Charles Durning Biography, Life, Interesting Facts


Charles Durning

Birthday :

February 28, 1923

Died On :

December 24, 2012

Also Known For :

Movie Actor, Theater Actor

Birth Place :

Highland Falls, New York, United States of America

Zodiac Sign :


Charles Durning was an Academy Award-nominated American actor. Before focusing his career in front of the camera, Durning was a celebrated war hero who served the U.S. Army during WWII. He worked with world-class film directors like Sidney Lumet, George Roy Hill, Sydney Pollack, the Coen Brothers, etc. Durning was also a ballroom dance instructor and dabbled in many vocations in his early days.

Early Life

Charles Edward Durning was born on February 28, 1923, in New York. He was the ninth of ten children. Five of them died from pandemic diseases as children only. His mother had Irish roots while his father was an Irish immigrant. When he was only twelve, he lost his father.


Military career

When Durning was twenty, he was drafted to the military to serve his country during WWII. He was a part of the Normandy invasion in 1944. He was wounded for six months after getting hit by a German mine. After recuperating, he immediately joined the forces to counter the Wehrmacht forces of the Ardennes offensive in the Battle of the Bulge. Durning was sent back to America after receiving a nigh-fatal chest wound. The war ended soon after.


Acting Career

Five years after the war was over, Durning decided to start a new chapter in his life. While working as an usher in a burlesque theatre, Durning used to fill in for inebriated comedians at times. He had a brief spell at the American Academy of Dramatic Arts in New York City but he was criticized and mocked by his mentors for his short, stout and burly frame.

In the initial years, Durning struggled to get a breakthrough and took up odd jobs to make his ends meet. He eventually got noticed by the founder of the New York Shakespeare Festival, Joseph Papp. Durning revealed later that it was the best time of his life, as he was kept busy appearing in 35 plays for the Shakespeare festival.

In 1965, Durning made his film debut in Harvey Middleman, Fireman. In the early 70s, he worked with acclaimed makers like John Frankenheimer and Brian de Palma, sharing screen space with legendary actors like Gregory Peck and a then relatively young Robert de Niro. Durning’s breakthrough role came in George Roy Hills’ Academy Award-winning film The Sting, which saw the director teaming up with Paul Newman and Robert Redford, after the success of Butch Cassidy and the Sundance Kid. Durning played the role of the badass cop Lt. Wm. Snyder which earned him universal acclaim.

He followed it up with diverse roles in Dog Day Afternoon, Twilight's Last Gleaming, Tootsie, When a Stranger Calls, etc. In the former two films, he worked alongside the greatest of actors like Al Pacino and Burt Lancaster. He collaborated with Pacino again in 2002 while performing the Brechtian play The Resistible Rise of Arturo Ui.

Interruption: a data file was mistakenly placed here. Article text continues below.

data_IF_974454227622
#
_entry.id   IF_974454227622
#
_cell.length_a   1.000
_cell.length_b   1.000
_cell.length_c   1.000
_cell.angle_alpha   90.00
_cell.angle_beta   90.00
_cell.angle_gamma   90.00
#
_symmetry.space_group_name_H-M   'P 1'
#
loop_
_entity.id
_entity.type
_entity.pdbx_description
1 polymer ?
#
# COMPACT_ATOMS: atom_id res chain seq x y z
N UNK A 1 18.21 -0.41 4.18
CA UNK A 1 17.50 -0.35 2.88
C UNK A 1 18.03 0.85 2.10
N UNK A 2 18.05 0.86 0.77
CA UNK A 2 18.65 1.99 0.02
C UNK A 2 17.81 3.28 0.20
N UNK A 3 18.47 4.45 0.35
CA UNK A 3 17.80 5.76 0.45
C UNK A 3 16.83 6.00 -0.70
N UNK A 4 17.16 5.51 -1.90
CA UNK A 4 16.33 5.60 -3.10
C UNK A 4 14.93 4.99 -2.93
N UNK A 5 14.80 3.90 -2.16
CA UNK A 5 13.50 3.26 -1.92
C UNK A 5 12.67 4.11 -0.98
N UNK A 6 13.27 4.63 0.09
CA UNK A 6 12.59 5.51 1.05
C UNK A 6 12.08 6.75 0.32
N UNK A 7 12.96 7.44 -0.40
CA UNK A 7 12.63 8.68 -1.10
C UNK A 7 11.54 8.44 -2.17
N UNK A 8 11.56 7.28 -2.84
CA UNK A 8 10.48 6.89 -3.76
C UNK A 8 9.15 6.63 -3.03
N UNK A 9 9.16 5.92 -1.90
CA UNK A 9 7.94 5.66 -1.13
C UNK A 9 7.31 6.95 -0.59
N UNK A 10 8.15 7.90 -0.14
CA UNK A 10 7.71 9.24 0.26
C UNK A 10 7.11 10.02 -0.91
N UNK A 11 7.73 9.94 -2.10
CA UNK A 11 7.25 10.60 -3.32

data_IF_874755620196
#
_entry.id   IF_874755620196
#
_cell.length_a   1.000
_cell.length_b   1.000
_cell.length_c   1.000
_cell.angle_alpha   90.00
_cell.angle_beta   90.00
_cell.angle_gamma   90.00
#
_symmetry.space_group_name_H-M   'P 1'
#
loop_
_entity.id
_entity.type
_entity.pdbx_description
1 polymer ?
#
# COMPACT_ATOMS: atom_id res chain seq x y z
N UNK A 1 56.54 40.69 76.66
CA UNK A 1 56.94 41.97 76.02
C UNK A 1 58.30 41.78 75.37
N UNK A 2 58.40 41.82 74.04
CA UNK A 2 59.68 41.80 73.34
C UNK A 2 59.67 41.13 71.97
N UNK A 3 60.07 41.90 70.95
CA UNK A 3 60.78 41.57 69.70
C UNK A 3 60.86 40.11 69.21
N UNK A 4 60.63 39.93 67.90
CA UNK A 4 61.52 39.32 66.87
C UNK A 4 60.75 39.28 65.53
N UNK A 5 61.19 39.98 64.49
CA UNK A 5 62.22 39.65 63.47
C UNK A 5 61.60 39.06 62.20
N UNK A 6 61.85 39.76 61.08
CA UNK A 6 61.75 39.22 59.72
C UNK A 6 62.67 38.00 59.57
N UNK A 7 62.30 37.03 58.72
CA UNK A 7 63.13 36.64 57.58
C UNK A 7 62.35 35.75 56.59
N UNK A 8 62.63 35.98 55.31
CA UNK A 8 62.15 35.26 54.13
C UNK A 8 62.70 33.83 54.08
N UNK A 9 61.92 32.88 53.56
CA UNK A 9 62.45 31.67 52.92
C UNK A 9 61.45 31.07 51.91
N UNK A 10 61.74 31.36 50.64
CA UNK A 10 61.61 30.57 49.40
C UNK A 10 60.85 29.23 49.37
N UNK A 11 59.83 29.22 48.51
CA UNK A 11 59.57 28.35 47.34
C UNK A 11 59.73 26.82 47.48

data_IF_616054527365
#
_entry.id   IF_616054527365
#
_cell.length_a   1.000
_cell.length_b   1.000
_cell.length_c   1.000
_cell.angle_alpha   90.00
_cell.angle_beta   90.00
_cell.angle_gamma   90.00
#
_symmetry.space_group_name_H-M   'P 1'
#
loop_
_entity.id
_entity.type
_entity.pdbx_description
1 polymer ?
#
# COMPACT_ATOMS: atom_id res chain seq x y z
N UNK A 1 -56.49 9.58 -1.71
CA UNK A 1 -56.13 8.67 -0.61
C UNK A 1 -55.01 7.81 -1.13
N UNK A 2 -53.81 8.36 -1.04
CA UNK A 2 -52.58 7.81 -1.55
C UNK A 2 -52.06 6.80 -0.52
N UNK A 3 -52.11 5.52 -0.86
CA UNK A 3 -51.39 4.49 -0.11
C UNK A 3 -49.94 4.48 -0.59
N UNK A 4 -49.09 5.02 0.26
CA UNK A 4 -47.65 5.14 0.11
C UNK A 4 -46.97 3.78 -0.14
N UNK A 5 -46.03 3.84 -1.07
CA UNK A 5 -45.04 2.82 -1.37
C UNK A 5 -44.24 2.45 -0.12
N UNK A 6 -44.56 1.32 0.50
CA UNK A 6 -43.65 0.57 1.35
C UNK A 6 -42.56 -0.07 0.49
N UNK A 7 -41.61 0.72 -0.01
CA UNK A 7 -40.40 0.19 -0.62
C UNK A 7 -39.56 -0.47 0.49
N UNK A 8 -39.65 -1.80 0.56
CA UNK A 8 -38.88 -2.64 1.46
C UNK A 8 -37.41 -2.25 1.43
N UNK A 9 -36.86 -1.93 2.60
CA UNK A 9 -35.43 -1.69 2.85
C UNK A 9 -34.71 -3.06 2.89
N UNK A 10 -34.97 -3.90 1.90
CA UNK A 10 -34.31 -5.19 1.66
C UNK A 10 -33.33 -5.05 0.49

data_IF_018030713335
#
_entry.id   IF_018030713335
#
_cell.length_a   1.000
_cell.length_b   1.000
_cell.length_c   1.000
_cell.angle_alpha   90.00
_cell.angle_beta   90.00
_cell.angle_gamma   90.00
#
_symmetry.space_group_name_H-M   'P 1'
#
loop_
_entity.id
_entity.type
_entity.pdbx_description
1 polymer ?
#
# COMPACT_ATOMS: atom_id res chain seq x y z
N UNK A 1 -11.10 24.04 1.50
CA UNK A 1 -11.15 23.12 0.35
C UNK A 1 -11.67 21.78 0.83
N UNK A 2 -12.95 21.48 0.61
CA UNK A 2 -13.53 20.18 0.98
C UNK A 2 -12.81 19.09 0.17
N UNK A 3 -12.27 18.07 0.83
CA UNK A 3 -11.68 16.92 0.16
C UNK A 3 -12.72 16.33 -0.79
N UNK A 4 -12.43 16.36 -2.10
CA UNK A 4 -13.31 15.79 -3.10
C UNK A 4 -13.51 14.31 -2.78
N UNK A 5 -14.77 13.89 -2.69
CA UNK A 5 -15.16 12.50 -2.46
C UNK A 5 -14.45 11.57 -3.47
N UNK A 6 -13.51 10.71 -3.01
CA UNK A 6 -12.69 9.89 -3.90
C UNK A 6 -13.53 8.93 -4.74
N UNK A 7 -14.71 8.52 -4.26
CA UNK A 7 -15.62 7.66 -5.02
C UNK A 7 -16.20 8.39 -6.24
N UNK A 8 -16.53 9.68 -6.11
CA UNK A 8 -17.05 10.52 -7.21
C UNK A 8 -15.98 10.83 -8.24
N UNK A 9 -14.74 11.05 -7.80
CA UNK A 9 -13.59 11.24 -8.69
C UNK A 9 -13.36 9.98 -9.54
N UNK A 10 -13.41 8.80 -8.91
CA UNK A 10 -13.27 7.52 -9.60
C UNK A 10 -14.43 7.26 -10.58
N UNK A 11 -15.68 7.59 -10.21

Durning performed in many Broadway productions like Drat! The Cat! (1965), Knock Knock (1976), Cat on a Hot Tin Roof (1990), etc. Durning was a regular collaborator of actor-director Burt Reynolds. He worked with him in five of Reynolds’ films before starring in his TV series Evening Shade. He played the recurring role of a priest in the super hit CBS sitcom Everybody Loves Raymond. He gave the voice of Francis Griffin in Seth McFarlane’s popular animated series Family Guy.



He retired from the army with the rank of a Private First Class and got three Purple Hearts, a Silver Star and a Bronze Star for valor.

Durning was nominated twice for the Academy Award for Best Actor in a Supporting Role. He earned four Golden Globe nominations and won one for Best Performance by an Actor in a Supporting Role in a Series, Miniseries or Motion Picture Made for Television for the TV movie The Kennedys of Massachusetts. He was nominated for both the Oscar and Golden Globe for playing the hilarious Col. Erhardt in the war comedy To Be or Not to Be. Durning won the Los Angeles Drama Critics Circle Award for his role in David Rabe's Streamers. He earned a whopping nine Emmy nominations. Durning also was bestowed upon with a Tony Award for Cat on a Hot Tin Roof.

Durning was inducted into the Theater Hall of Fame on Broadway in 1999 and got his Hollywood Walk of Fame star in 2008 at 6504 Hollywood Boulevard. He got a Lifetime Achievement Award at the 14th Screen Actors Guild Award ceremony in the same year.


Personal Life And Death

Durning was married twice. He had three children from his first marriage. He passed away at the age of 89 on December 24, 2012. Broadway theatres paid homage to him by dimming their lights three days later.

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